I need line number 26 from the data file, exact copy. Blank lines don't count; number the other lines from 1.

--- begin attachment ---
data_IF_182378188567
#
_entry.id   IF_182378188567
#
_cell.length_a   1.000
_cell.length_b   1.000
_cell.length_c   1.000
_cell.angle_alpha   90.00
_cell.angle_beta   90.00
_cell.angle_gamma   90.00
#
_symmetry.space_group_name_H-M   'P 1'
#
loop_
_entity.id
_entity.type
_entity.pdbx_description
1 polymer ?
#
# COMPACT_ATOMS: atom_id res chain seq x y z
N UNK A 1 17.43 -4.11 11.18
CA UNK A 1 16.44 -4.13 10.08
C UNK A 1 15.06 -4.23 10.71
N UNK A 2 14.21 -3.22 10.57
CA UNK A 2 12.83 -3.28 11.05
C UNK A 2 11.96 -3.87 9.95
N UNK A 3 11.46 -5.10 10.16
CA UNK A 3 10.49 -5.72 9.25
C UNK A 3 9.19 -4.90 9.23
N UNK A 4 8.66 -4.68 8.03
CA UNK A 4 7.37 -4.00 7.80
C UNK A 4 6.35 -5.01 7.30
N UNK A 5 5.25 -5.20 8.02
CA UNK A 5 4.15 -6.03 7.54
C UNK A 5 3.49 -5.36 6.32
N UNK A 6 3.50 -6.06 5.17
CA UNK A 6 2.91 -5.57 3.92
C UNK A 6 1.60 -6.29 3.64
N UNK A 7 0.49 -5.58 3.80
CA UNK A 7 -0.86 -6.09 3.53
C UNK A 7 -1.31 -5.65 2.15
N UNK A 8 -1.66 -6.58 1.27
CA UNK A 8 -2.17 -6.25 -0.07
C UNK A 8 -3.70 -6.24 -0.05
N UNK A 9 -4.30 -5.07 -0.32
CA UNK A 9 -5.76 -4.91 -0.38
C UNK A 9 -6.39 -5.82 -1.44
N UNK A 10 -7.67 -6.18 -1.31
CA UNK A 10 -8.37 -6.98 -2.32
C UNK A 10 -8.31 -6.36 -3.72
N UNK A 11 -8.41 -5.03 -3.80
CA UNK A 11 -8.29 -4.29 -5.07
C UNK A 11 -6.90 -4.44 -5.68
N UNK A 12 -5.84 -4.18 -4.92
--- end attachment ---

C UNK A 2 11.96 -3.87 9.95